Early on, a woodworker is forced to decide upon a sharpening system or product. And I know we have some folks on Ljs who are just entering the wonderful world of hand tools. This is my attempt to not leave those people hangin when it comes to sharpening. Clearly, planes and chisels are just handsome paperweights if they’re not sharp.
Let me start by saying that I am far from an expert. Shoot I’ve only been using and sharpening hand tools effectively for about a year. I spent the previous three years frustrated, wasting time and money when it came to sharpening my tools. I am only taking the time to write this because I think it may help some fellow LJ’s save some frustration and cash. I realize I don’t have near the knowledge a lot LJ’s have. My only qualifications are my experience with these methods and my ability to sharpen very effectively as of now. Which leads me to my:
DISCLAIMER: When it comes to woodworkers, sometimes you’re better off talking politics or religion than bring up sharpening. If you have a system that works…great! Go with it. This is not to convert anyone to my way of thinking.
I have tried several systems, and this is what I’ve found:
- Cheap startup. Honing guide, piece of glass, some sandpaper, and your off.
- It does work.
- I always struggled with this method. Even now that I am very capable of getting a sharp edge with stones, I still can’t get what I like with sandpaper.
- Kind of a pain scraping and replacing sandpaper often. Very often.
- Not cheap in the long run. You’ll forever be buying sandpaper.
- A proper setup with many grits takes more space than stones.
- Time. Changing sandpapers often makes this the slowest method I’ve tried.
Some people love it. You can tell I don’t. I really believe any money you spend on this method could’ve been spent on good stones that will last much, much longer.
Worksharp power sharpening:
I have only tried this setup at the Woodsmith store. Also, I have used blades people sent me sharpened this way.
- Works fast with a small setup
- I was impressed with the edge it gave on chisels
- You will forever be buying abrasives again.
- As far as I know, there is no way to camber a blade. A deal breaker if your gonna use planes a lot.
This is the first stone setup I had. The video was good, and taught me how to sharpen chisels freehand. The flattening stone is a joke, as Amazon reviews will note.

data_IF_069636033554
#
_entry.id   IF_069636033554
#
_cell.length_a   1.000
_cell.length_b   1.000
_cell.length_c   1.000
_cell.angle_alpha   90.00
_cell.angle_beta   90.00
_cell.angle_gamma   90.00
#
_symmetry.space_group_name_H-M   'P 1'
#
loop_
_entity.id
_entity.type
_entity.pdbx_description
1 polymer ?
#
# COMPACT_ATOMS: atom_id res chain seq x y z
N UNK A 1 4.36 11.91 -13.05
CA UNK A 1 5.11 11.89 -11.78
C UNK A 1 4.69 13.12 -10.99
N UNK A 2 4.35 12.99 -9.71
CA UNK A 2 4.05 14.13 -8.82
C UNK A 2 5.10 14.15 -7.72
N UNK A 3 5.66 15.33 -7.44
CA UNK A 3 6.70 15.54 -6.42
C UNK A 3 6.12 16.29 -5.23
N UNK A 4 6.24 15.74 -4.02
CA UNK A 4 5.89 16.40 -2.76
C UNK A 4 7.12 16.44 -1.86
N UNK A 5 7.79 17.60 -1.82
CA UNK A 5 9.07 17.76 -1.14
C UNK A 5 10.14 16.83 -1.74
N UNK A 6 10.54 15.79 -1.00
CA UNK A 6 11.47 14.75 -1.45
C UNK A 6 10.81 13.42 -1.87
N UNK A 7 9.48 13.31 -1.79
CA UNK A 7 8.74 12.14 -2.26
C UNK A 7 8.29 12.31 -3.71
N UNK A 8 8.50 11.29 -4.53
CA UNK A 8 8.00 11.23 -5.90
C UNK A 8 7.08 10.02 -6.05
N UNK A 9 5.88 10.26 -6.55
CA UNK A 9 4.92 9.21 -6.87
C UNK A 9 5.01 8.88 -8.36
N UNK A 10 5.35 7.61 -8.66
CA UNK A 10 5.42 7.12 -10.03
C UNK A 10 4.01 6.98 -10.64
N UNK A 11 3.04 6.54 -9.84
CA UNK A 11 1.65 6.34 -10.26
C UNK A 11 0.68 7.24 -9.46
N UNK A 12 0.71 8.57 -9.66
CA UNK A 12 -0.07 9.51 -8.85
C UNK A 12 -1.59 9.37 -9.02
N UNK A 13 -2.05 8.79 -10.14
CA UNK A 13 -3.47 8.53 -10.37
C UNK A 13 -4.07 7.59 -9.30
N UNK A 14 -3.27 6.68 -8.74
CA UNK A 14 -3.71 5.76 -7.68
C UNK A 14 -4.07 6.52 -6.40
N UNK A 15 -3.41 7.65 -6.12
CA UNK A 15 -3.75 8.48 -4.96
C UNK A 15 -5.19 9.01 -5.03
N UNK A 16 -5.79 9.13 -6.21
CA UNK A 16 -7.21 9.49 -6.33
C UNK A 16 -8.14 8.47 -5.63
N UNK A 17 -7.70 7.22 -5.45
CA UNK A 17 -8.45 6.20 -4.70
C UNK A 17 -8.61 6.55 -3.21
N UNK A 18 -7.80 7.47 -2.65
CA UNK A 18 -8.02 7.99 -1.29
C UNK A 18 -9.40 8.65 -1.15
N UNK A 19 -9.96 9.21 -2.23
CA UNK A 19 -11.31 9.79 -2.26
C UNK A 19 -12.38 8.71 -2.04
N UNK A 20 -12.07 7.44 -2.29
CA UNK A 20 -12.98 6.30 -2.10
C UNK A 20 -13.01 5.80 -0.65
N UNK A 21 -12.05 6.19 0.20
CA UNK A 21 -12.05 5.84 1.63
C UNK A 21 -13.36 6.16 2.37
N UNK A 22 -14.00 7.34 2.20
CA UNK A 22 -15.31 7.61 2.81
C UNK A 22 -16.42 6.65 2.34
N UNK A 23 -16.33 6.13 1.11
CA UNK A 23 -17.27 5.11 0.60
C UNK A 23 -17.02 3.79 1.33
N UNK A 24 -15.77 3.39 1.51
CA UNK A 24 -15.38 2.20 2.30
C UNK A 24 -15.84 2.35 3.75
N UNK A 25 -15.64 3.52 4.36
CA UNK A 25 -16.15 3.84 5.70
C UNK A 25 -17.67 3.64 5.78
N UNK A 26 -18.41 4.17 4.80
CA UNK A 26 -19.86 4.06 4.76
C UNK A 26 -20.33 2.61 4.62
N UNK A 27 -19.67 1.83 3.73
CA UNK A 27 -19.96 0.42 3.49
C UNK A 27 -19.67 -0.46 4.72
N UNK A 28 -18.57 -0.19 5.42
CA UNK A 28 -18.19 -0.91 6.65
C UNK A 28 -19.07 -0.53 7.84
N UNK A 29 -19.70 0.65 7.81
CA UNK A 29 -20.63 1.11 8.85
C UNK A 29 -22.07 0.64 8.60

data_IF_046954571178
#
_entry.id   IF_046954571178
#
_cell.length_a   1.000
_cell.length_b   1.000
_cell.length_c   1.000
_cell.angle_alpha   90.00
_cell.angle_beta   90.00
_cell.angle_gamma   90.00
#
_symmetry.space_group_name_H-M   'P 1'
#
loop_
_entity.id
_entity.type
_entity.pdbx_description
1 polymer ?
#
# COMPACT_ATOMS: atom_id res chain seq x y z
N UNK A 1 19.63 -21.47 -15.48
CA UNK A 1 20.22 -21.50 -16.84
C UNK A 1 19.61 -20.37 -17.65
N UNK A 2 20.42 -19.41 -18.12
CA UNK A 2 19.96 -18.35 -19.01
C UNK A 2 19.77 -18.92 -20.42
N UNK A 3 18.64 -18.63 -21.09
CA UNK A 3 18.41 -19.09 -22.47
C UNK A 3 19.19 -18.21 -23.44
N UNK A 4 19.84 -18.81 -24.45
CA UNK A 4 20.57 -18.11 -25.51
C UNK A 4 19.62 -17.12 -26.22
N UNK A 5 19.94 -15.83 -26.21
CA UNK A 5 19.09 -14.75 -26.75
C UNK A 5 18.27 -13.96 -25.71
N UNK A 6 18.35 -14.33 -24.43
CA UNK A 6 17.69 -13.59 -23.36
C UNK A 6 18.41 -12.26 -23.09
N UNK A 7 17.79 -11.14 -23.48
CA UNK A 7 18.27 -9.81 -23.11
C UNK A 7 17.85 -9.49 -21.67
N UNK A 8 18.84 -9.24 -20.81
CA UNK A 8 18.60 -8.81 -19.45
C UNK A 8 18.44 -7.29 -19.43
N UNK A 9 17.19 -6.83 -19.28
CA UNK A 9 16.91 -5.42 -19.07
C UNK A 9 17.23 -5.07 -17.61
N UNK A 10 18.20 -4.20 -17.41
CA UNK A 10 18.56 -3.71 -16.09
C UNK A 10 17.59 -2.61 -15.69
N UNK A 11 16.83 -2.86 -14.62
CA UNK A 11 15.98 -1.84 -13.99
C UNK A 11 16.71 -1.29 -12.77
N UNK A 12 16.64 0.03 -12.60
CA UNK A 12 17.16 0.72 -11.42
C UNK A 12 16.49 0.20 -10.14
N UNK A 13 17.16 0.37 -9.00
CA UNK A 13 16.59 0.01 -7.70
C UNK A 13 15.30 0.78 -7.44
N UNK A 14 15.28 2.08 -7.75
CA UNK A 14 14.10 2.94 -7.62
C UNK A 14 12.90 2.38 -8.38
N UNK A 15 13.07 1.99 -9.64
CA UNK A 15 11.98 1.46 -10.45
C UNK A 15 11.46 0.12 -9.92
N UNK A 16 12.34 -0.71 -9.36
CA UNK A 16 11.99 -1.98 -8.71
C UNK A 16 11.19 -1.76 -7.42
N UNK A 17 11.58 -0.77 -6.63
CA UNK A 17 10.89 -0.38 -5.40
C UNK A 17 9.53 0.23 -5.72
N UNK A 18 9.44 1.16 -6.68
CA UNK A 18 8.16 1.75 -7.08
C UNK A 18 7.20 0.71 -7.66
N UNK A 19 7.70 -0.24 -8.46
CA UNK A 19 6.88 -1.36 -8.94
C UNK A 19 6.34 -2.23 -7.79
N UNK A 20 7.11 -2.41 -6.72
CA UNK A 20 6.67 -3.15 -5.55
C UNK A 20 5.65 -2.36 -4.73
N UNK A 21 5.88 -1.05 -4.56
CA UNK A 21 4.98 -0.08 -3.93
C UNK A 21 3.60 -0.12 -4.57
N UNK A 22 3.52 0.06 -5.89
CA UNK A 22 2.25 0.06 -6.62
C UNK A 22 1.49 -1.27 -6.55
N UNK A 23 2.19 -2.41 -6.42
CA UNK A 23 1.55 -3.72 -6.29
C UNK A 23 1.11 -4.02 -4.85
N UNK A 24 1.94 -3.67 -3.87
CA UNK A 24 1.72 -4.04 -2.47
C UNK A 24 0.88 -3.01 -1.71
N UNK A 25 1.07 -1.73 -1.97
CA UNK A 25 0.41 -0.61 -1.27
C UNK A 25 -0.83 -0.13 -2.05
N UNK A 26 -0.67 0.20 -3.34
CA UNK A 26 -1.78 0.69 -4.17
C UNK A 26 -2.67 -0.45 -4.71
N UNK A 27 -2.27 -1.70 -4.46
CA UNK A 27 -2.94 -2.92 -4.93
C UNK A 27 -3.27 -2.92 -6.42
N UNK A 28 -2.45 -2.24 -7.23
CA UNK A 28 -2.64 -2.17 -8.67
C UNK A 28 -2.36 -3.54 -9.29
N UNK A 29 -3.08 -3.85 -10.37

- They sharpen well, they cut fast. Especially the 8000 grit. It’ll give a mirror polish.
- There’s many makes to pick from. Some pretty reasonable.
- The most popular method with lots of info available.
- They dish. They need to be flattened often. Some, like Shaptons aren’t as bad.
- Cost. Good stones aren’t too bad, at first. But they don’t last forever. Heavy use might necessitate stones every couple years. Additionally you really need a diamond flattening stone to properly flatten them. More $.
- They are Messy! You really need a dedicated area. You don’t want these things on your bench.
- Time. I found the time saved by really fast working stones was lost in flattening and cleanup.
- Water and metal don’t mix. You’ll need to treat your blades afterward to avoid rust.
Despite these downsides, some people love ‘em. I can’t argue with their effectiveness. It’s a preference thing. I just wish I knew more of what I was getting into before I bought some. Now you do. I sold mine on ebay for darn near what I paid for them.
Here’s the tutorial that led me try oil stones:
The guys at toolsforworkingwood.com carry the stones mentioned in the tutorial. However, they are often out of stock, so I went to Hartville tool via Amazon.
- Flat! The Arkansas stones come flat and stay flat. India stones need a little flattening when you get them, but stay flat for a long time.
- Cost. A good Norton translucent Arkansas stone and an India stone will run about $100… but your done. The Arkansas stone will last you the rest of your life. You may have to replace the India stone, ore even get a couple more grits as I have, but they’re a measly $20.
- They work. Finish up with a leather strop and you will have a razor sharp edge.
- No rust worries.You use oil (I thin it with WD-40).
- They cut slower.
- You can spend a lot on high end stones like Dan’s Whetstones etc.
- Because they are natural, large stones cost more. That’s why I went with the Nortons. They were the most reasonable 8×3s. I can’t say if the more expensive stones work better or not. I will try others eventually.
I really don’t mind having to spend more time at each stone when I don’t have to flatten them or cleanup afterward. Overall, I believe I spend less time sharpening with oil stones. Obviously I am biased to my current method or I wouldn’t be doing it.